J. M. Wallace-Hadrill, in his masterly study of early Germanic kingship, concluded a brief examination of the Merovingian royal cults with the statement that ‘Frankish respect for the Merovingians never reached the point where it was possible to expect or assume royal sanctity.’ A random glance at Bede's Historia ecclesiastica might suggest that, in contrast, such a point was reached, and reached at a relatively early date, in Anglo-Saxon England. Indeed, William Chaney has noted of the Anglo-Saxon period that ‘the sacral nature of kingship, pagan and Christian, would lead the folk to expect God to honour the stirps regia. The recognised form of this in the new religion was sainthood.’ For Chaney the Christian saint king was the lineal descendant of the sacral ruler of the age of the migrations: sanctity simply was carried in the blood or went with the job of the Anglo-Saxon kings and, by extension, of their consorts and their offspring. It is the purpose of this chapter, first, to demonstrate that the reality was nothing like so simple and, second, to review the statements made about the relationship between royal birth and sanctity by the hagiographers of the royal saints.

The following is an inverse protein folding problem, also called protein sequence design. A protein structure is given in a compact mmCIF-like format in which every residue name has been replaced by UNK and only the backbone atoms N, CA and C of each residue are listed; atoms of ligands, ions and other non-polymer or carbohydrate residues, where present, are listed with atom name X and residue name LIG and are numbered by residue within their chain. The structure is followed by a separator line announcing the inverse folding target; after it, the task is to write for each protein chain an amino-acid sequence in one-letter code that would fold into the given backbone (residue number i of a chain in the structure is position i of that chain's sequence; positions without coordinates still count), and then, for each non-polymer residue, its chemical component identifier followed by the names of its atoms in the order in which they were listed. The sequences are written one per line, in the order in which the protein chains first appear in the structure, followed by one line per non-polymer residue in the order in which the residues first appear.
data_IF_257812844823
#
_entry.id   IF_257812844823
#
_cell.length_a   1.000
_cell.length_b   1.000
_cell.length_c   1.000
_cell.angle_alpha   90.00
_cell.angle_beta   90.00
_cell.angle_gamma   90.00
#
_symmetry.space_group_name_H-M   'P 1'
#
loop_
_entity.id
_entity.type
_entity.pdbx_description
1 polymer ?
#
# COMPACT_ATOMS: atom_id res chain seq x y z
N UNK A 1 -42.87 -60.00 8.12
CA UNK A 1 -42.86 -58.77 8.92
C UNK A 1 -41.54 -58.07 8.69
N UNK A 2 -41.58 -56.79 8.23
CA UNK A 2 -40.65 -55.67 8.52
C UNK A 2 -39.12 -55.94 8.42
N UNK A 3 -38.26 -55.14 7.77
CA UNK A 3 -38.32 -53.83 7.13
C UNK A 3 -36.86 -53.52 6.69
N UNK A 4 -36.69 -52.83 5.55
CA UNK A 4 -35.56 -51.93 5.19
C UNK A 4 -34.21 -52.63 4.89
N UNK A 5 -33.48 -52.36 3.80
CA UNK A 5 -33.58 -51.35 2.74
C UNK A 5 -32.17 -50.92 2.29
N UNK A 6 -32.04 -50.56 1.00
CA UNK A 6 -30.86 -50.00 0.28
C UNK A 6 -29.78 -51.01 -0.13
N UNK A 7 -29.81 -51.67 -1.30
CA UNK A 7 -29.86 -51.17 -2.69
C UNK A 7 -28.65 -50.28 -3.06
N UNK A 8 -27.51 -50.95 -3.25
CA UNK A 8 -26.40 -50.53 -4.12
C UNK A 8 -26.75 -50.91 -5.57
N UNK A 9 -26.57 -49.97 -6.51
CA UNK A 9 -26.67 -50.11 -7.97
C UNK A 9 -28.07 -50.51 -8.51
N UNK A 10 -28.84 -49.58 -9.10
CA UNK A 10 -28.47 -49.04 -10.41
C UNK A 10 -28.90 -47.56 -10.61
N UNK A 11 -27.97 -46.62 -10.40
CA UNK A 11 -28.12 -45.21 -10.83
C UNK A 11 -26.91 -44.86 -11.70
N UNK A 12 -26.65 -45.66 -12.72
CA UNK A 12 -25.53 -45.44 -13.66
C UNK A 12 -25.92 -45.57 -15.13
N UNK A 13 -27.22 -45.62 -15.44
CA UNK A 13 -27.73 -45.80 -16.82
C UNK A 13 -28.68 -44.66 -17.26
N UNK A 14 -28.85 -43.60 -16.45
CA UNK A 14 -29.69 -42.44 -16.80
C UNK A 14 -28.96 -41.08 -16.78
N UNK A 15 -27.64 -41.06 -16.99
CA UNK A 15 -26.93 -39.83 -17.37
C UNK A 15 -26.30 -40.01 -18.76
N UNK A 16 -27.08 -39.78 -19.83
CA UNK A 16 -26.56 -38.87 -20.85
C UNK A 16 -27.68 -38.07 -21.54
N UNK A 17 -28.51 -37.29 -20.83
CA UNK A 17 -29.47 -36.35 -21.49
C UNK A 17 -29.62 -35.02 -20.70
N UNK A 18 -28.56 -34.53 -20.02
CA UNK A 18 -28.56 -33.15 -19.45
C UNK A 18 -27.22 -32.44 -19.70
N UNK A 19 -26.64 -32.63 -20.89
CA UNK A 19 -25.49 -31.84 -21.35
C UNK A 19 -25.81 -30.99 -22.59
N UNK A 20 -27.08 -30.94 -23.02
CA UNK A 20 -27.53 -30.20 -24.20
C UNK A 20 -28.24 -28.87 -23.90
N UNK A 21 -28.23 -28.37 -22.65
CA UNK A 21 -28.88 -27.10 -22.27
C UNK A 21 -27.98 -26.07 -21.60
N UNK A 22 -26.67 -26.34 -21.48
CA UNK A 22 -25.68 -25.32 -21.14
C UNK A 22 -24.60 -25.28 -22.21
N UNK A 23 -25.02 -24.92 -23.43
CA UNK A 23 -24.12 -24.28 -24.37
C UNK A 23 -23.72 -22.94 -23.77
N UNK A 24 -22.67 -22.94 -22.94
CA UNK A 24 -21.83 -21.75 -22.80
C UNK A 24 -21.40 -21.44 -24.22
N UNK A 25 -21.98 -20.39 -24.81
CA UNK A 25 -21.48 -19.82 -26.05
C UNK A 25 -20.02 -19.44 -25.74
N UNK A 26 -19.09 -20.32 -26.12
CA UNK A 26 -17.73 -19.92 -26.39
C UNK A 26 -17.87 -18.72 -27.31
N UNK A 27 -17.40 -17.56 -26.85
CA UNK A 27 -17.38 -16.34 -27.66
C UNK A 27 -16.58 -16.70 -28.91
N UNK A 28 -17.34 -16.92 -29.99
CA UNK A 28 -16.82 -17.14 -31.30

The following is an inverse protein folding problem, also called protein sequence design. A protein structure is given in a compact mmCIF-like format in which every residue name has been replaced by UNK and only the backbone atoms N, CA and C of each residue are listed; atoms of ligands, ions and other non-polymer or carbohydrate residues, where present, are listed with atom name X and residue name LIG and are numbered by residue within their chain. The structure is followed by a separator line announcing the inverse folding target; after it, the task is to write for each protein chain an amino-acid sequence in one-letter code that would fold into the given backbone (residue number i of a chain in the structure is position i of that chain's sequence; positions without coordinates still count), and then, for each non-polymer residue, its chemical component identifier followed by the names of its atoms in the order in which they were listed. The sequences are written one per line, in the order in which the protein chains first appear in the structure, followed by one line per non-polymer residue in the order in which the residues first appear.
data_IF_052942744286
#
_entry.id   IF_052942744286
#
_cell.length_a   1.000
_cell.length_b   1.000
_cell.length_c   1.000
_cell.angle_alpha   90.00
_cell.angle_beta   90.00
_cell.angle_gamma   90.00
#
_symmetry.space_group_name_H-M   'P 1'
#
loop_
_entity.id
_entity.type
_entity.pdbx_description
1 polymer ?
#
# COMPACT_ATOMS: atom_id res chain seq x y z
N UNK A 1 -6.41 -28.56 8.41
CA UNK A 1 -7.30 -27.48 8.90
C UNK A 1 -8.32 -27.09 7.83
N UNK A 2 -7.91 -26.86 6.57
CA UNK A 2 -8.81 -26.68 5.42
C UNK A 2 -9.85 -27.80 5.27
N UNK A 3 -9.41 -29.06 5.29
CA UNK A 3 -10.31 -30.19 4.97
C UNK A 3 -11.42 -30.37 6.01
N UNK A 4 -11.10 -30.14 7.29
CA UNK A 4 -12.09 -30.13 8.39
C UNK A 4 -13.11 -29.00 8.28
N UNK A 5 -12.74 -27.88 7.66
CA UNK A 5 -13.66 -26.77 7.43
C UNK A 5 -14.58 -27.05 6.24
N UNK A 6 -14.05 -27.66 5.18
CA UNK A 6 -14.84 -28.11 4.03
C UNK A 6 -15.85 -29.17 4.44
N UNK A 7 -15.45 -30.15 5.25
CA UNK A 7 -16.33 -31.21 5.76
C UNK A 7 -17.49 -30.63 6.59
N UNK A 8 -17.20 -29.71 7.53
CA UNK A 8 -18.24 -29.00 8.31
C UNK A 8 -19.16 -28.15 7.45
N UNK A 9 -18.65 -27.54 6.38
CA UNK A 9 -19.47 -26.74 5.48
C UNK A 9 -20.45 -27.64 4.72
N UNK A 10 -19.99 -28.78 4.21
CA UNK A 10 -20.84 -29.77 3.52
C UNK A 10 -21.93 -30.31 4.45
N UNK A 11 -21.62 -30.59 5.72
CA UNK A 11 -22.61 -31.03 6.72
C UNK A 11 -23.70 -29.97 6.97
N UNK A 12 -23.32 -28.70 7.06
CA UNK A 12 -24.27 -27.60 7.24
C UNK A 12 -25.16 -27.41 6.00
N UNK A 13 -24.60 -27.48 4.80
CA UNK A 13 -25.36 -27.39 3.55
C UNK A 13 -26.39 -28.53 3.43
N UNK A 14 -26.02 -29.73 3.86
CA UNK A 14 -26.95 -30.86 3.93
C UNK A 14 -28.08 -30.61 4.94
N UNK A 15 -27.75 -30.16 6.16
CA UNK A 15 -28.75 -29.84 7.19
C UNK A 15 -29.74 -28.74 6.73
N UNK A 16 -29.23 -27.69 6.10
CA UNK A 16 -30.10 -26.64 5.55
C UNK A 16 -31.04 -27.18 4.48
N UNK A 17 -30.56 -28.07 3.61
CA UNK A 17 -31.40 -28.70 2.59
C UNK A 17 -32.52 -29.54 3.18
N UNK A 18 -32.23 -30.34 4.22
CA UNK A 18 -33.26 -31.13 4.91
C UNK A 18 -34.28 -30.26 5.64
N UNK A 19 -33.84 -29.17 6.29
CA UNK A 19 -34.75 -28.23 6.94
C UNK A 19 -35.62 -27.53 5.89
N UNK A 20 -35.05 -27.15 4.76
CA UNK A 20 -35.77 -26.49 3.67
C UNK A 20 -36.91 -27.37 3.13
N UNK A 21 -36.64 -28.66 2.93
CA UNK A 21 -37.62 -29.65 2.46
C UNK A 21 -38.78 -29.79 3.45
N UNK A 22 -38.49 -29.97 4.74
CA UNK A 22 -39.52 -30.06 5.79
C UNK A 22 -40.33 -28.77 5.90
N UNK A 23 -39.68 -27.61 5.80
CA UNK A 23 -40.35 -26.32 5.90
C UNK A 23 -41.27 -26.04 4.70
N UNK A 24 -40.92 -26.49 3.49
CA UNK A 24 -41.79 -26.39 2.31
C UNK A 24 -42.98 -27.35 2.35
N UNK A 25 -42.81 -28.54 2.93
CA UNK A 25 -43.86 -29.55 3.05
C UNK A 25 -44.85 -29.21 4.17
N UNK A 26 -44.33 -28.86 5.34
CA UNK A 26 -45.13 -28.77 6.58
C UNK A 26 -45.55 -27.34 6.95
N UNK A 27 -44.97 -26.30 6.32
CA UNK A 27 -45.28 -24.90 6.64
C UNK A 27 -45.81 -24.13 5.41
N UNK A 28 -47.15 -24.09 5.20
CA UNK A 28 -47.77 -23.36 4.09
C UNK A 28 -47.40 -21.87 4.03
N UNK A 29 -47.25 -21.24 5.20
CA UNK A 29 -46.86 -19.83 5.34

ASCRIBED OR ACHIEVED? SANCTITY AND THE ROYAL STATE IN THE EARLY MIDDLE AGES
Kingship, as every medieval churchman knew and as every medieval ruler was informed, was instituted by divine concession: it was exercised Dei gratia.